Certain methodology is also inherently taught by the present invention. In this regard, it is contemplated that the present invention teaches a method for marking a pattern upon a marking surface, the method comprising a series of steps, including the provision of at least formed one ink pad mask (such as an ink pad shell 25), at least one compressible ink-impregnated ink pad (such as ink pad 24), and certain pad-compressing means (such as the cooperative assemblage intermediate inner pen core assembly 23 and outer pad mask assembly or a stamp plate 51 as illustrated and referenced in
It will be recalled that the arcuate transverse cross-section of the outer convex surface is preferably closed (so as to enable at least one complete revolution thereof). The methodology thus teaches that the outer convex surface may be rotated about the axis of rotation at least 360 rotational degrees for repeatedly compressing the pattern-exposed portion 34 against marking surface 100 for marking repeating patterns upon marking surface 100. In this regard, it is contemplated that an aperture of miniscule magnitude may be defined by a single point pattern as formed in the pad mask. Given this type of arrangement, it is contemplated that a rotation of at least 360 rotational degrees will enable the user to repeat the pattern.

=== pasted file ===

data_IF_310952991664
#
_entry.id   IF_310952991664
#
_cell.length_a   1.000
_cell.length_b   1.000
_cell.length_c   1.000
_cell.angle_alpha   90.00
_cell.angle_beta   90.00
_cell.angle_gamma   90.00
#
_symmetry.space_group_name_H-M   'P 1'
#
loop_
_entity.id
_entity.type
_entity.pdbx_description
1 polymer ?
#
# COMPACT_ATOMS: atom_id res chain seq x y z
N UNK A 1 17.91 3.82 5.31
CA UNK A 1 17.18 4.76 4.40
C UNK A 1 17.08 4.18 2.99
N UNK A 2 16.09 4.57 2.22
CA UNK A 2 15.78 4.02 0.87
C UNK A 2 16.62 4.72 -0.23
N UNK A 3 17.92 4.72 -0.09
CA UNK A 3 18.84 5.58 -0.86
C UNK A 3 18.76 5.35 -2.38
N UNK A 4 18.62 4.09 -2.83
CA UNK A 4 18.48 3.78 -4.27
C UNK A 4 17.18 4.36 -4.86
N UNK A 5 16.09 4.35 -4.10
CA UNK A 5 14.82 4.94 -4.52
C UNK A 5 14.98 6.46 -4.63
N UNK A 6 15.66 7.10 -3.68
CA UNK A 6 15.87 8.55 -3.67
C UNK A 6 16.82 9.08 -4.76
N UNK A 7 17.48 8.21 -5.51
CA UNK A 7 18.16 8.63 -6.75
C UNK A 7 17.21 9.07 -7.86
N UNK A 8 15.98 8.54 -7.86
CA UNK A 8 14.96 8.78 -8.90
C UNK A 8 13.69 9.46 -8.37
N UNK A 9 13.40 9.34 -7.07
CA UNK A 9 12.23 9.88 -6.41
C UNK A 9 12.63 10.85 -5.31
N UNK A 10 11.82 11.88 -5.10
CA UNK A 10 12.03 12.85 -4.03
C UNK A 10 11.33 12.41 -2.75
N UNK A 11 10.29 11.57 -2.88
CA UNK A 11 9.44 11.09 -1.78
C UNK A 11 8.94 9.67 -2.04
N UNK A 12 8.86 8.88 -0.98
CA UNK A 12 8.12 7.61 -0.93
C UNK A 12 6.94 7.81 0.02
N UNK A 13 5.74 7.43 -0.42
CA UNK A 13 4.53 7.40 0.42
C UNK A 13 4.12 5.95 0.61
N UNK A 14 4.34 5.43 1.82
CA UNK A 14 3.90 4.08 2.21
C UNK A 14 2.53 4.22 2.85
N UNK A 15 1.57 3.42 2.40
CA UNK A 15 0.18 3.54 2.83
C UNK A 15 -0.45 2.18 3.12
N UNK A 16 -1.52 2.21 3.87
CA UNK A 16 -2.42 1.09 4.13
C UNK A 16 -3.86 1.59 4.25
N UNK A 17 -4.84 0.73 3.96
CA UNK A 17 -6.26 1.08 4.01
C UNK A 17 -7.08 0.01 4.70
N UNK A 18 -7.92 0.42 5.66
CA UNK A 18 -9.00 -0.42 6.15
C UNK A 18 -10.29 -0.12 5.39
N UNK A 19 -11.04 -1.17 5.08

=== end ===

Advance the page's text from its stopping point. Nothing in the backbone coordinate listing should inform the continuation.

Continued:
It will be further noted that the arcuate transverse cross-section (of outer convex surface) comprises a certain arc length, which arc length may comprise at least two patterned apertures 27 as generally depicted in
Given a closed arcuate transverse cross section having a certain arc length comprising at least two patterned apertures 27 (spaced from one another within the arc length), the outer convex surface may be rotated about the axis of rotation more than 360 rotational degrees for repeatedly compressing the pattern-exposed portions 34 against marking surface 100. The repeatedly compressible pattern-exposed portions 34 may thus mark serially-presented, repeating patterns upon marking surface 100. In this regard, it will be noted that a rotation of more than 360 rotational degrees is necessary to effect a serially-presented, repeating pattern given that the two patterned apertures 27 are spaced form one another within the arc length.
Notably, at least one formable ink pad mask may be provided before providing the formed ink pad mask. This step is specified in order to distinctly point out that the user may go through a pattern selection process before actually providing a formed ink pad mask. Thus, it should be noted that a pattern form (such as a star, circle, square, or paw print) may be selected after providing at least one formable ink pad mask and at least one patterned aperture may be formed in the formable ink pad mask using the selected pattern form thus providing at least one formed ink pad mask.